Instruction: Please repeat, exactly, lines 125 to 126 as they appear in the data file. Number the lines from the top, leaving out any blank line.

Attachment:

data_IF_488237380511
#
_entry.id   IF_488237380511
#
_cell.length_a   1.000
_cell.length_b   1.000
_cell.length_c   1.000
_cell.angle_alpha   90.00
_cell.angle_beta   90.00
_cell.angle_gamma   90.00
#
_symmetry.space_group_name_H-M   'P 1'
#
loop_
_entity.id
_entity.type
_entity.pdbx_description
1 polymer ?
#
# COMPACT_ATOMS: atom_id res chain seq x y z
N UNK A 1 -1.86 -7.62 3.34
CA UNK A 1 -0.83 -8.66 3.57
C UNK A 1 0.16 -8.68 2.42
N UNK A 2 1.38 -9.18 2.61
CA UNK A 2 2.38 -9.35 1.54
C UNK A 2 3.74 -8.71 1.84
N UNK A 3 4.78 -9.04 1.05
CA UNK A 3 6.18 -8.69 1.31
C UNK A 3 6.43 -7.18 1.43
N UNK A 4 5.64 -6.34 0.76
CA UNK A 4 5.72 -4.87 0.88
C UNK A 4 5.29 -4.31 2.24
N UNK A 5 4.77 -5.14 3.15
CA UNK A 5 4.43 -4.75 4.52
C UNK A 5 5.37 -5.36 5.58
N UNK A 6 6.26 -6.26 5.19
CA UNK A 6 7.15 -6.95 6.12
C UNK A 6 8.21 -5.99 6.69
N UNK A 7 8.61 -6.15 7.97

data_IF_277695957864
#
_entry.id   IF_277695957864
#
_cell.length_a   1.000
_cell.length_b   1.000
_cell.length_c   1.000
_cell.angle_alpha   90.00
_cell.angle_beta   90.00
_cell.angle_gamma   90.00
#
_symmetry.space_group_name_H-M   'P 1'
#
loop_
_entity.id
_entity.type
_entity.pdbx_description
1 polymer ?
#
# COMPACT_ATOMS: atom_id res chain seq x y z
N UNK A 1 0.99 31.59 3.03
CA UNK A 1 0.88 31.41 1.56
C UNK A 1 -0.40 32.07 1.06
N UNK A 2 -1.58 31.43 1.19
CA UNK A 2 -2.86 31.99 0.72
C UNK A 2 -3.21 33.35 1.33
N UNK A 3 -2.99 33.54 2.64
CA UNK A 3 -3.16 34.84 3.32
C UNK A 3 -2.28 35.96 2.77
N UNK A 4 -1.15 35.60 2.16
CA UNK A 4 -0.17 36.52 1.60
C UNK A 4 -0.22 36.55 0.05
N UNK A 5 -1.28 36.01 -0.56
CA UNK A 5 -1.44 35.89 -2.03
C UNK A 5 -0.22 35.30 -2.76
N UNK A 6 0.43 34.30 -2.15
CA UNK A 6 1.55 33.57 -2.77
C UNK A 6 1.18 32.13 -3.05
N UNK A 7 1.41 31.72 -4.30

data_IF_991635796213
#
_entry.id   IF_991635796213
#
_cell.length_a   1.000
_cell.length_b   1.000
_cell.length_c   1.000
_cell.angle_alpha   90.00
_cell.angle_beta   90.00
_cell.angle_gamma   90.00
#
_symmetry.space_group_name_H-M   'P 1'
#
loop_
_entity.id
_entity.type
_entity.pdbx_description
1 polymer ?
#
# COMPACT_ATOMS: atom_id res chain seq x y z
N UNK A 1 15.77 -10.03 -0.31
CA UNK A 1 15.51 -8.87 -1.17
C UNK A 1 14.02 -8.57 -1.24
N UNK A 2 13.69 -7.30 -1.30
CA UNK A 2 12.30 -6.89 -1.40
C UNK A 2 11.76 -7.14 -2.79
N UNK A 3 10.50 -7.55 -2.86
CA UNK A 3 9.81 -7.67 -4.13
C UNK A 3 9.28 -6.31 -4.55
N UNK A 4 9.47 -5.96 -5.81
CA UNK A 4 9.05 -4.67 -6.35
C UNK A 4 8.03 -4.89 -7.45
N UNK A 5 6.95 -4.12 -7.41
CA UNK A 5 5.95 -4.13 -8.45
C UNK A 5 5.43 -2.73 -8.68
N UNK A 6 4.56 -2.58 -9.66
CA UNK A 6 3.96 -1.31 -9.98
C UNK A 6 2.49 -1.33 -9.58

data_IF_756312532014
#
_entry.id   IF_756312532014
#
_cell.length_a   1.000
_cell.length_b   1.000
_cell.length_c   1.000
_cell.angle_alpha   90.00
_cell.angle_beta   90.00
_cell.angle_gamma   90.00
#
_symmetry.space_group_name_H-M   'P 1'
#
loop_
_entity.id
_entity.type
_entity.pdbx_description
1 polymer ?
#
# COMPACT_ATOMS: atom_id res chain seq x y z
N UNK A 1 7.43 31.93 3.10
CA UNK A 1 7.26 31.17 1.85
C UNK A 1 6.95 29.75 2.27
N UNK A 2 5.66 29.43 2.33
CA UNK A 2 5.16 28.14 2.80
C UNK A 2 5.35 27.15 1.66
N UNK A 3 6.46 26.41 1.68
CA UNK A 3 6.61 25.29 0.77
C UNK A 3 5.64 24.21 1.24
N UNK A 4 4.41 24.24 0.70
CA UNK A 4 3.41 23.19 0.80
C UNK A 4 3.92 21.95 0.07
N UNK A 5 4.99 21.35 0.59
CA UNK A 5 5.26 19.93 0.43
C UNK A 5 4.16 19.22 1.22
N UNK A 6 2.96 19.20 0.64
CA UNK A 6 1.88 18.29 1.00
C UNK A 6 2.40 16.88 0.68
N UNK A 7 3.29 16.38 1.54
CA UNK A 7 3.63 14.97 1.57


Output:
_cell.angle_beta   90.00
_cell.angle_gamma   90.00